From March 5, 1973, railway workers began to protest at their punishing conditions, demanding their hours be reduced and safety improved. The trains were packed each day, several times over the legal limit, and railway workers were rightly worried. In protest, drivers began to drive trains slower and slower, in a move nicknamed “the slowdown.” A journey which would usually take 37 minutes, for instance, began to last for 3.5 hours.

On March 13, 1973, at Ageo Station in Saitama, as a result of “the slowdown,” around 5,000 commuters were left stranded, unable to get into Tokyo. Furious, they revolted and took the stationmaster hostage, while also stoning the unmoving trains. The riot spread to other lines near Tokyo, including the Kawagoe and Tohoku lines. The police couldn’t control the protesters. They had to call for backup from Gunma and specialized riot police. Service finally resumed in the afternoon.

Railway workers continued their protests in the form of strikes and protests. Unfortunately, no solution was found, and the train service was privatized over 10 years later.

Sanrizuka Struggle (1966-present, Chiba)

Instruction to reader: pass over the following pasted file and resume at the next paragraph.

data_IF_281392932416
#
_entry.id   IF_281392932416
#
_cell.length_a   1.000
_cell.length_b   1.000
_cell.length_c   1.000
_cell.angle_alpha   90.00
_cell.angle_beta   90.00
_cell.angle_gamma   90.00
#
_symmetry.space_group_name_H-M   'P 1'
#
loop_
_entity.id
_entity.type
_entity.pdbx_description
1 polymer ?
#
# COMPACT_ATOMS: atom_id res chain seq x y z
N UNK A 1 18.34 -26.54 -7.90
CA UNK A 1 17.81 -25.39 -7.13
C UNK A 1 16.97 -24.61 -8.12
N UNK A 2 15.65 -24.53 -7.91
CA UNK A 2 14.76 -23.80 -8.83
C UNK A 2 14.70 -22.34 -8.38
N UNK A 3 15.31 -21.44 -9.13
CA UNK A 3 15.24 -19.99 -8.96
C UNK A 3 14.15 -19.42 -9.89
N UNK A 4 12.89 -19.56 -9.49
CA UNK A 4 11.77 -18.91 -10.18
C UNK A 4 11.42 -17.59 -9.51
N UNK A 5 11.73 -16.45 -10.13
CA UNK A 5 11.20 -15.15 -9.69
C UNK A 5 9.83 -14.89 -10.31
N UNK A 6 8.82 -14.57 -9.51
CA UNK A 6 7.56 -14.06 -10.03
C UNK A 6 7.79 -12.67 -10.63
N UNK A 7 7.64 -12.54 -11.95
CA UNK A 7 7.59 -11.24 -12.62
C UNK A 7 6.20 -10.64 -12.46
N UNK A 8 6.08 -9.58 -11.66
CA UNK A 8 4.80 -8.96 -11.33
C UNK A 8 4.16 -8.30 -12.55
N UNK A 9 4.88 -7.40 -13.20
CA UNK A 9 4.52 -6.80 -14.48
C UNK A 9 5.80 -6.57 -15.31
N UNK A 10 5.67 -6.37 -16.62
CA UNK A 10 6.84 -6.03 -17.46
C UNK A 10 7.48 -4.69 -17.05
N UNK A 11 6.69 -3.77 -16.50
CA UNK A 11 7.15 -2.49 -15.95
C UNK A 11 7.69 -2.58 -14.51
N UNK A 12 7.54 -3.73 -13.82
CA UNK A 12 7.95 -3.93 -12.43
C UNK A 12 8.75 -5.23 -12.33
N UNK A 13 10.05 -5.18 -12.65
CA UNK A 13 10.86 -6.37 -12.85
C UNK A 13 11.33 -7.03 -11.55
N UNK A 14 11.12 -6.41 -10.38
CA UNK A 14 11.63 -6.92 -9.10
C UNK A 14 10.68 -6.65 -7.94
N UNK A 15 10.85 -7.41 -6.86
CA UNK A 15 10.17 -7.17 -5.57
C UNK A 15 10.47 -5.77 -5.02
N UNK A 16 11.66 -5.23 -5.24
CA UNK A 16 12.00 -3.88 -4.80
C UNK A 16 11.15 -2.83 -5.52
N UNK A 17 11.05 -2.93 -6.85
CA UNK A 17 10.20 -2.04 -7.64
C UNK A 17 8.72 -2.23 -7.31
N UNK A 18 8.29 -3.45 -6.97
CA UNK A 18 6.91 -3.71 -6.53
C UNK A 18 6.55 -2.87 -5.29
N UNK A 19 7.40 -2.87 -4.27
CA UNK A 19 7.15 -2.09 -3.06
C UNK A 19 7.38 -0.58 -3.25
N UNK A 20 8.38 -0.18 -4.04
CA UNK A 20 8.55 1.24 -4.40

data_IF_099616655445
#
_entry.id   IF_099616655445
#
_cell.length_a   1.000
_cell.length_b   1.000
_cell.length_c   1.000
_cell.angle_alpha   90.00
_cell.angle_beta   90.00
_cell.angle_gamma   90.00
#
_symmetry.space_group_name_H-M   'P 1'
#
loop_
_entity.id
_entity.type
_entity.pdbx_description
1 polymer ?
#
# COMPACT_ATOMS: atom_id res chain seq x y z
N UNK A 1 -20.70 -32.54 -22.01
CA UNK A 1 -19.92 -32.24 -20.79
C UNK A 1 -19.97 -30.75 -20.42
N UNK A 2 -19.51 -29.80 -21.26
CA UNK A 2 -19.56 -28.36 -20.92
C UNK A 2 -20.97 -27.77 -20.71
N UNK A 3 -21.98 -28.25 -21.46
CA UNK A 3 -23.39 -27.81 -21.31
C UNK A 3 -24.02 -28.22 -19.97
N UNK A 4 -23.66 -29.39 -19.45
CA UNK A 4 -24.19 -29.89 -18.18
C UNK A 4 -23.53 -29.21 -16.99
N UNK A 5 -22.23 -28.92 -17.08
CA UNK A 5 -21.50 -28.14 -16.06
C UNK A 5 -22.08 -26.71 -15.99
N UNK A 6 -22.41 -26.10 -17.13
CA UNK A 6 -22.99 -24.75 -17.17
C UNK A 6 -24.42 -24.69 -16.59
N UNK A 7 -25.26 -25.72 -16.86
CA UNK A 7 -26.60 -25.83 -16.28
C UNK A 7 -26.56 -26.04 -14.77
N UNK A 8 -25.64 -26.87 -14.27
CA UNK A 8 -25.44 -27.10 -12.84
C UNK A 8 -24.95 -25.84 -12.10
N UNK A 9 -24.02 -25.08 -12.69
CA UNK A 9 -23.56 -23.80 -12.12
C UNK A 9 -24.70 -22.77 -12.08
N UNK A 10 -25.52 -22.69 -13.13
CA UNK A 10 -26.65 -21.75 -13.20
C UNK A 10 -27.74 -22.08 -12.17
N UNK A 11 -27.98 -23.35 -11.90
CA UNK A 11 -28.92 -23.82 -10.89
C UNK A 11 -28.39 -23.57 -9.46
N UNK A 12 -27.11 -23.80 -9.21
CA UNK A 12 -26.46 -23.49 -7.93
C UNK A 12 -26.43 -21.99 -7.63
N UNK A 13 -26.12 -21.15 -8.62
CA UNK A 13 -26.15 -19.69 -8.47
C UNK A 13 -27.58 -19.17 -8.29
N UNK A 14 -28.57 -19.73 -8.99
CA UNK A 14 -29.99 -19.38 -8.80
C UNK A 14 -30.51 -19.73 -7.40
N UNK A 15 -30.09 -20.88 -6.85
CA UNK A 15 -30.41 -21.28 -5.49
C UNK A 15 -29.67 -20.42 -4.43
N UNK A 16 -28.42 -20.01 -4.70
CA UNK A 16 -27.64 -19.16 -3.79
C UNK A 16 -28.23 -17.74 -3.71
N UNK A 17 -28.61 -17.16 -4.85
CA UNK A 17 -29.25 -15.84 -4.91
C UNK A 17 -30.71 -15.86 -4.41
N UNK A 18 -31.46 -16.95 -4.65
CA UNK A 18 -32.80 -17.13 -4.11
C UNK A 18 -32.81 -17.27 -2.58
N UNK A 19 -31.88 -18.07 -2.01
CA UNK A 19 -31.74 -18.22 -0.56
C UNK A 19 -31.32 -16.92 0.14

In 1966, 200 farming families in the countryside of Chiba Prefecture found out that the council had decided to knock down their homes and build Narita Airport. They received this information via a newspaper. No consultation, no contact, simply a chilling article that confirmed their fate. Confused, they rushed to the city hall and found out it was true.

The farmers were ready to drop tools and don helmets at any moment. Image Anna Petek

While there was some acceptance, a strong core of farmers refused to leave their homes. They formed a union which attracted the attention of various political groups at the time, many who moved to be closer to the site. The rioters defended the land at all costs. They refused to leave and obstructed any attempts to gain access. Notable battles with the police happened in 1971, 1978 and 1985. The government was arguably just as violent as the farmers, aiming to take the land at all costs. Over the years, tens of thousands of lives have been affected by the struggle. Many died directly or indirectly as a result.

Even though the majority of the protestors accepted an agreement in 1991, there were a couple who refused to acknowledge it. The last remaining farmer (covered by the BBC, as shown above) was removed from his farm in February 2023, but has vowed to fight on.